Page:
They need to dip in and out of your submission, and their eyes should travel quickly over your words.
So make your submissions easy to read by ditching the technicalities and legalese.
Remove words like “Inc”, “plc”, “AG”, “LLC”, and other suffixes that denote a company’s legal/technical status – they slow the text down.
There are exceptions, such as if you’re describing the parent company disposing of a subsidiary, or the relationship between a holding company and a trading business.
In such cases, a suffix may clarify the nature of the transaction, or distinguish between two arms of the business with the same name.
For the most part, however, just use the active part of the company name.
In any case, Chambers edits them out for publication.
Have a look at this example:
Avoid excessive capitalization.
Recognize this style of matter description?
“The Investor alleged Cause of Action against the Company’s Directors for breach of fiduciary duties of care, good faith, and loyalty. The Investor filed a Motion for Temporary Restraining Order, Limited Expedited Discovery, and a Prompt Post-Expedited Discovery Date For A Hearing On Plaintiff’s Post-Expedited Discovery Motion For A Preliminary Injunction Pending Trial and sought to enjoin the closing of the acquisition of the Company”
Write like a human being.
Write in a simple, clear style that anyone can understand.
Avoid legal terms like pursuant and heretofore.
Some Chambers researchers are legally trained and understand complicated legal documents, others not so.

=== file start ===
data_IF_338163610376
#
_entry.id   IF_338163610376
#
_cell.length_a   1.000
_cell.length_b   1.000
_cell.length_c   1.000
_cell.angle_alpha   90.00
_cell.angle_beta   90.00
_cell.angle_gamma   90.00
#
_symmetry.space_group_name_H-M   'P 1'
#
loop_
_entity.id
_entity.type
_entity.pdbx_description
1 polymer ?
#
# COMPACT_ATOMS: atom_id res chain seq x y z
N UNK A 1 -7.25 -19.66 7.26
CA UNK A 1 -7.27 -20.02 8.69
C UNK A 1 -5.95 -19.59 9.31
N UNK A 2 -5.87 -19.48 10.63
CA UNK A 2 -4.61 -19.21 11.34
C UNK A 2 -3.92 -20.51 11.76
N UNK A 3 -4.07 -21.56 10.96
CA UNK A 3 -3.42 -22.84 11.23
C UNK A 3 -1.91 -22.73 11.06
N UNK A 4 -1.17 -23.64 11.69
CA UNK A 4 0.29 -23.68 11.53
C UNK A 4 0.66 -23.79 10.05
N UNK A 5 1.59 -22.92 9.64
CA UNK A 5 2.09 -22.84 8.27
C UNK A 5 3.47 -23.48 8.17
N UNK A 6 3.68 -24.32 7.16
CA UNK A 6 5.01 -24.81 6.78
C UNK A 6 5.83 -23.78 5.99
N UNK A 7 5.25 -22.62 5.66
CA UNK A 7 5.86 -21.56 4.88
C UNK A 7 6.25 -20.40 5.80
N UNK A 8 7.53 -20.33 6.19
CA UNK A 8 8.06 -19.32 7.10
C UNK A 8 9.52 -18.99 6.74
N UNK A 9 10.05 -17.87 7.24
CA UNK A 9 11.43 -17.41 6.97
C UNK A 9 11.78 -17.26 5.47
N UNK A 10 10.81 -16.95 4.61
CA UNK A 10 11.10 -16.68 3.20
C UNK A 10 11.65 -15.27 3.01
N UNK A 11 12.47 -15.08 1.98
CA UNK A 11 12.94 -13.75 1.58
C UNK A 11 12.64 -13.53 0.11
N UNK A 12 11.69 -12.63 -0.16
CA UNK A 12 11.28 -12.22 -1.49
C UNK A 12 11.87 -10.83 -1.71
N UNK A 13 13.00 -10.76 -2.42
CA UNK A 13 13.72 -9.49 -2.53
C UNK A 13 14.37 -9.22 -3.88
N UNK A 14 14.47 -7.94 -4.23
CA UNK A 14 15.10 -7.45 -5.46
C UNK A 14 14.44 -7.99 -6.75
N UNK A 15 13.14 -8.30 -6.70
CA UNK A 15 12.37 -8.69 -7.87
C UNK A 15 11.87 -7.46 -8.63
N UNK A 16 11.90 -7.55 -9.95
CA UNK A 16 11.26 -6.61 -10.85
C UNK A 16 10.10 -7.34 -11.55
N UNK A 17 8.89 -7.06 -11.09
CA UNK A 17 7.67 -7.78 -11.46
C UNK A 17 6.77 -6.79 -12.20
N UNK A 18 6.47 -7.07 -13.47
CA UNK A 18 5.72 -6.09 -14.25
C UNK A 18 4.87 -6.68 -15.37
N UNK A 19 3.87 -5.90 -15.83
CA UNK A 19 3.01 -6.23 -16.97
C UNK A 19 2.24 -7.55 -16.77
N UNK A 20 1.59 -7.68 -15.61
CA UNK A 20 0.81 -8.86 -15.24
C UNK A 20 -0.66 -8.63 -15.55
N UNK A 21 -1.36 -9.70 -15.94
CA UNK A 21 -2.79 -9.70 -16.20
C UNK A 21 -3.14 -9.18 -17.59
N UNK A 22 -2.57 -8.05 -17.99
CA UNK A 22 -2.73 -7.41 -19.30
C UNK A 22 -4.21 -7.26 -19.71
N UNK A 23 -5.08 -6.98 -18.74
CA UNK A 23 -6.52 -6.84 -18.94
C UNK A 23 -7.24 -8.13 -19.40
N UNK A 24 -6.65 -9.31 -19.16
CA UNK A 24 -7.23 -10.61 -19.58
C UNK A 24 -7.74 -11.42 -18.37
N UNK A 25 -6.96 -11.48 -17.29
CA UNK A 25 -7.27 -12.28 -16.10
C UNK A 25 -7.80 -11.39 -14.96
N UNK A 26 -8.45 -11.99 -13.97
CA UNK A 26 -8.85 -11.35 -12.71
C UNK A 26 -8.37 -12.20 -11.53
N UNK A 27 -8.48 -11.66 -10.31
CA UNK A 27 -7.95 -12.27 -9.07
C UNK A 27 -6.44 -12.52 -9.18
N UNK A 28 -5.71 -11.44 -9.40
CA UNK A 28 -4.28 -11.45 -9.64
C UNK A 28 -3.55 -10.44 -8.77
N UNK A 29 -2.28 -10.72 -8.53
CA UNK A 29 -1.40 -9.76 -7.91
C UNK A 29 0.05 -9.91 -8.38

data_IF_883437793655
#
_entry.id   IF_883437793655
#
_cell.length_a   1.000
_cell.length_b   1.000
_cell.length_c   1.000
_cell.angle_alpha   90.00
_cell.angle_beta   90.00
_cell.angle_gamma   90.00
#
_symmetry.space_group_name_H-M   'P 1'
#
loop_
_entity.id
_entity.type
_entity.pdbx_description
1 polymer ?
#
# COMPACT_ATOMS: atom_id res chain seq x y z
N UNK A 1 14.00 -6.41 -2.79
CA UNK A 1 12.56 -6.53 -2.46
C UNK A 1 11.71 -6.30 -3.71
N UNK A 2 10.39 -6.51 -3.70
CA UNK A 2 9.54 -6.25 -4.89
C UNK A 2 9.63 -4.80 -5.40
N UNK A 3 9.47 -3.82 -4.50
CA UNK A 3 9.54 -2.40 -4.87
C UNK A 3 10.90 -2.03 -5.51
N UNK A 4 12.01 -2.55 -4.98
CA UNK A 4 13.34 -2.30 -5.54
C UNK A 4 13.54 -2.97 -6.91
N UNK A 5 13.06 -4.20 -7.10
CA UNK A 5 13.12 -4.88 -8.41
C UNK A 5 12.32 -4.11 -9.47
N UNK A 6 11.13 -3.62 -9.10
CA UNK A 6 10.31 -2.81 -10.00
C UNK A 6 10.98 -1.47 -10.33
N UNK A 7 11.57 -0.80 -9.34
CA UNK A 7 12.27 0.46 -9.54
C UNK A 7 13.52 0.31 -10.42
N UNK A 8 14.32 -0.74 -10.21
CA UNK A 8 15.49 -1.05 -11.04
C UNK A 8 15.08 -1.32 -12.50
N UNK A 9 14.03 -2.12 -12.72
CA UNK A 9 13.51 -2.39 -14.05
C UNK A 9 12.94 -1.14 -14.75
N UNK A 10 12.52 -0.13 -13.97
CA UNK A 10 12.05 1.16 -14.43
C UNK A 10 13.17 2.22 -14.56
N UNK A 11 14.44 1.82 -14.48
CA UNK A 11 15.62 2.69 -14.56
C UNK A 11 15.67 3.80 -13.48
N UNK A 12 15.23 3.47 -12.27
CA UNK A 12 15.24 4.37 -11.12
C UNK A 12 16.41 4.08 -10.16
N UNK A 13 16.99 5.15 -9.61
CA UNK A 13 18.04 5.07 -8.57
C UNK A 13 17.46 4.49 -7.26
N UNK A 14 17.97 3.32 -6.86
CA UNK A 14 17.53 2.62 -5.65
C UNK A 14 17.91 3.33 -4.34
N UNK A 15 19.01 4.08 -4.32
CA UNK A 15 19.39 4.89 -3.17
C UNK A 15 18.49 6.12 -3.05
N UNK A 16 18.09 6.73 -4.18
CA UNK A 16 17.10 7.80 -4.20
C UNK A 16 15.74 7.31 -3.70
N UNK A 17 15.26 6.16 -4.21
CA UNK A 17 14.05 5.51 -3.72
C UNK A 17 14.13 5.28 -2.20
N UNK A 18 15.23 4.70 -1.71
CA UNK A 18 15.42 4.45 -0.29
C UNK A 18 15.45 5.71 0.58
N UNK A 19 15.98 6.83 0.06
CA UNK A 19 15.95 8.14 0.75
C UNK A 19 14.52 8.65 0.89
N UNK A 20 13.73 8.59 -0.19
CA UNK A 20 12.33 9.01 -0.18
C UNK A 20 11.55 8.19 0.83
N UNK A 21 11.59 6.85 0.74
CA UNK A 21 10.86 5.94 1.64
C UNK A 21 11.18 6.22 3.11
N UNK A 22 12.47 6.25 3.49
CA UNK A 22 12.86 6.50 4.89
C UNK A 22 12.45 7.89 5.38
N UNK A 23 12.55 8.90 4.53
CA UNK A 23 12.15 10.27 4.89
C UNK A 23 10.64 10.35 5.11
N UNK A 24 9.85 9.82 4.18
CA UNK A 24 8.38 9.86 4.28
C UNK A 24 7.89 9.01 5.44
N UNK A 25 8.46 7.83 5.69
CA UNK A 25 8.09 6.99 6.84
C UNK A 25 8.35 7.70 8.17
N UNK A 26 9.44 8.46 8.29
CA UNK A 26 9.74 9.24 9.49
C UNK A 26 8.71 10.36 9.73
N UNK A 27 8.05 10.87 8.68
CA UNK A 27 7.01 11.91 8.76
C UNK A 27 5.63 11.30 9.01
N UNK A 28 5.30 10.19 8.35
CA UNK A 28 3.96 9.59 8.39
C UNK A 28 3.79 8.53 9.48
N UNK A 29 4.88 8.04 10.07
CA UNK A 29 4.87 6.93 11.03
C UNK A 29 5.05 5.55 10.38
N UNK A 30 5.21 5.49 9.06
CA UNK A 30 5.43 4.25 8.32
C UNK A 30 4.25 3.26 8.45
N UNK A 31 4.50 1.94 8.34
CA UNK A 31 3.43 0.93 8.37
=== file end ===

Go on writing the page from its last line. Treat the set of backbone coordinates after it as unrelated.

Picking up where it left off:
In any case, all require a short, easy-to-grasp, description of the matter.
If the reader is really keen, they can dig around for more on the case, or you can use the “media link” box to steer them towards further reading.
You’re not filing a patent application or sending a cease-and-desist letter to a trademark infringer, so do away with the registered, copyright, and trademark signs.
See this example:
Sure, you want to brag about your impressive public client base.
And it’s fine to say that you act for a stock exchange-listed company.
But there’s no need to insert stock symbols.
Chambers researchers do not rush to their broker or Bloomberg terminal straight after reading your securities submission.
Chambers is not Westlaw or LexisNexis.
Most researchers don’t have the time or inclination to look up the case history for one of your matters – however interesting.
Sometimes, particularly for litigation, it’s necessary to provide some legal background or context to explain the significance of a case.
But go easy on citations and references to other sources such as court decisions, statutes, regulations, and academic writing.
Don’t add extra documents or supplementary pages to the submission – they will probably get mislaid or unread.
If it’s important, make sure you incorporate into the main body of the submission.
Bear in mind that the Chambers submission template asks you not to deviate from the standard form.
The directories don’t want to read disclaimers on your submission.
Don’t confuse the person reading your submission, or create extra work for the directories.
Law firms sometimes add these in with respect to matter confidentiality.
For example, they will say:
“Please contact the firm before publishing any of these matters”
Or, in a specific matter description:
“This matter is currently in progress, so check with the partner concerned about what elements can be published.”
Disclaimers slow everything down, and ambiguity over what parts are confidential causes confusion and may lead to something being wrongly printed.
Mark clearly if the matter is publishable or not – a simple “yes” or “no”.
Don’t bother with footnotes – they’re not necessary.
Make sure you include all relevant information about the matter in the main space.